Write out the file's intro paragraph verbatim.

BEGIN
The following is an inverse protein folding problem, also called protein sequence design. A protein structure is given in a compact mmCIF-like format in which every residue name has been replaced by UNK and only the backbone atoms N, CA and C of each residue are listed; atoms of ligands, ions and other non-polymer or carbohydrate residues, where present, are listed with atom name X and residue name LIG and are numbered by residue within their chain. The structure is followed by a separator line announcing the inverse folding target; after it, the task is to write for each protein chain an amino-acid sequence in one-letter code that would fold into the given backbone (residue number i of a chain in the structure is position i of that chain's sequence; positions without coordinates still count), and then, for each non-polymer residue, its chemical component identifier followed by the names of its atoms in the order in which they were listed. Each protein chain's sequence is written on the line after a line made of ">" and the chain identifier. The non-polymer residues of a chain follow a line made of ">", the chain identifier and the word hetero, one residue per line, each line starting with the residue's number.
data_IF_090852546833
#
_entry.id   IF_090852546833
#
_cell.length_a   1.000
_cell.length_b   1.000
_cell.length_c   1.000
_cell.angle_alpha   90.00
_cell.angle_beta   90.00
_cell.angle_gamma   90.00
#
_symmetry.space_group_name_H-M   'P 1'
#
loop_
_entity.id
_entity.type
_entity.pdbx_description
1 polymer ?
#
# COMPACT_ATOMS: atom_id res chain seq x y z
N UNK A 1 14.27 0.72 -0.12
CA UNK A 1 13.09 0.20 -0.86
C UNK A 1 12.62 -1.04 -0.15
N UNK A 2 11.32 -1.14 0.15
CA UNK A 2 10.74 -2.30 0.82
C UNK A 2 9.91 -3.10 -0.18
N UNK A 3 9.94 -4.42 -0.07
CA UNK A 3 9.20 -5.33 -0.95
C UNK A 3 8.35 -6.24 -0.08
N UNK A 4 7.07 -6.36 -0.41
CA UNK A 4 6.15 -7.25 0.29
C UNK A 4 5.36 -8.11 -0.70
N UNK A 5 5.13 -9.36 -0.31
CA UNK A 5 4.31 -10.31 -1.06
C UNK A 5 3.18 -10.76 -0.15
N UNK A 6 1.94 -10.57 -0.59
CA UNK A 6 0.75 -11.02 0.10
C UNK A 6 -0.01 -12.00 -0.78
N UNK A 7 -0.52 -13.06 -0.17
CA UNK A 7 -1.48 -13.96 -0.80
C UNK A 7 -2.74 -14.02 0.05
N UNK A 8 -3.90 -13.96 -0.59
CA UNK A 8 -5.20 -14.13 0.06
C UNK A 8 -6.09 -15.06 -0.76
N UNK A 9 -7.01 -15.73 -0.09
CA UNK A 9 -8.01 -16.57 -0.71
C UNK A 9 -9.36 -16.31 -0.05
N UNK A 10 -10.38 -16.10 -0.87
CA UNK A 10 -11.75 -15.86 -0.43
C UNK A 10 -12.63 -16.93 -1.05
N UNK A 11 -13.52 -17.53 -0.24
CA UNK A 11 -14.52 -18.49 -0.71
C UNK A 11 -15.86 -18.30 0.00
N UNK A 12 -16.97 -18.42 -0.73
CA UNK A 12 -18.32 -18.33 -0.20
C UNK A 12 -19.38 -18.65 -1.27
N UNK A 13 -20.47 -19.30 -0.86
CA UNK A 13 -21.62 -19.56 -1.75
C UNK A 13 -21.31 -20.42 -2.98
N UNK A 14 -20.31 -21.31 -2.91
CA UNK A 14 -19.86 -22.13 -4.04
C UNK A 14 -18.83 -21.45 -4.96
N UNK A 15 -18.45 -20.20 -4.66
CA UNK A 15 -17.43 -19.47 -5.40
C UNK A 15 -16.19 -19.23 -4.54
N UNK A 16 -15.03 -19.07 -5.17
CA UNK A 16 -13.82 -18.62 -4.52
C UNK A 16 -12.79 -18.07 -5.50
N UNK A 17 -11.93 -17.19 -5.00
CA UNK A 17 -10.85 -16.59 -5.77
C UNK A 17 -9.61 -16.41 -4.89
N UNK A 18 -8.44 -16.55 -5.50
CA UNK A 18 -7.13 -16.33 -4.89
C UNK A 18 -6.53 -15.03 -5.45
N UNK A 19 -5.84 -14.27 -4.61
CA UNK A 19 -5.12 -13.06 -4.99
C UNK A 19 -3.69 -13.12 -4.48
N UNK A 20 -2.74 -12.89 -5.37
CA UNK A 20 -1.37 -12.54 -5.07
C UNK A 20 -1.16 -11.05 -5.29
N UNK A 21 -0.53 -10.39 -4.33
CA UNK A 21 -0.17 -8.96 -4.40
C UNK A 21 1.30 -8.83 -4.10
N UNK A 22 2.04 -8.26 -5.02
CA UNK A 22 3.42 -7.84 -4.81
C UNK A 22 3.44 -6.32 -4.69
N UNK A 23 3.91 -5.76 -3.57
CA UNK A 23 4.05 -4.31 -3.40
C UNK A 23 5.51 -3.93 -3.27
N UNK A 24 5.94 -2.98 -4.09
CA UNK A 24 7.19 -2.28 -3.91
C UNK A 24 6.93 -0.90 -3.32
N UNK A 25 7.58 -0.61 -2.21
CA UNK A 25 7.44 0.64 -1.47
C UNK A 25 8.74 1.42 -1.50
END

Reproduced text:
The following is an inverse protein folding problem, also called protein sequence design. A protein structure is given in a compact mmCIF-like format in which every residue name has been replaced by UNK and only the backbone atoms N, CA and C of each residue are listed; atoms of ligands, ions and other non-polymer or carbohydrate residues, where present, are listed with atom name X and residue name LIG and are numbered by residue within their chain. The structure is followed by a separator line announcing the inverse folding target; after it, the task is to write for each protein chain an amino-acid sequence in one-letter code that would fold into the given backbone (residue number i of a chain in the structure is position i of that chain's sequence; positions without coordinates still count), and then, for each non-polymer residue, its chemical component identifier followed by the names of its atoms in the order in which they were listed. Each protein chain's sequence is written on the line after a line made of ">" and the chain identifier. The non-polymer residues of a chain follow a line made of ">", the chain identifier and the word hetero, one residue per line, each line starting with the residue's number.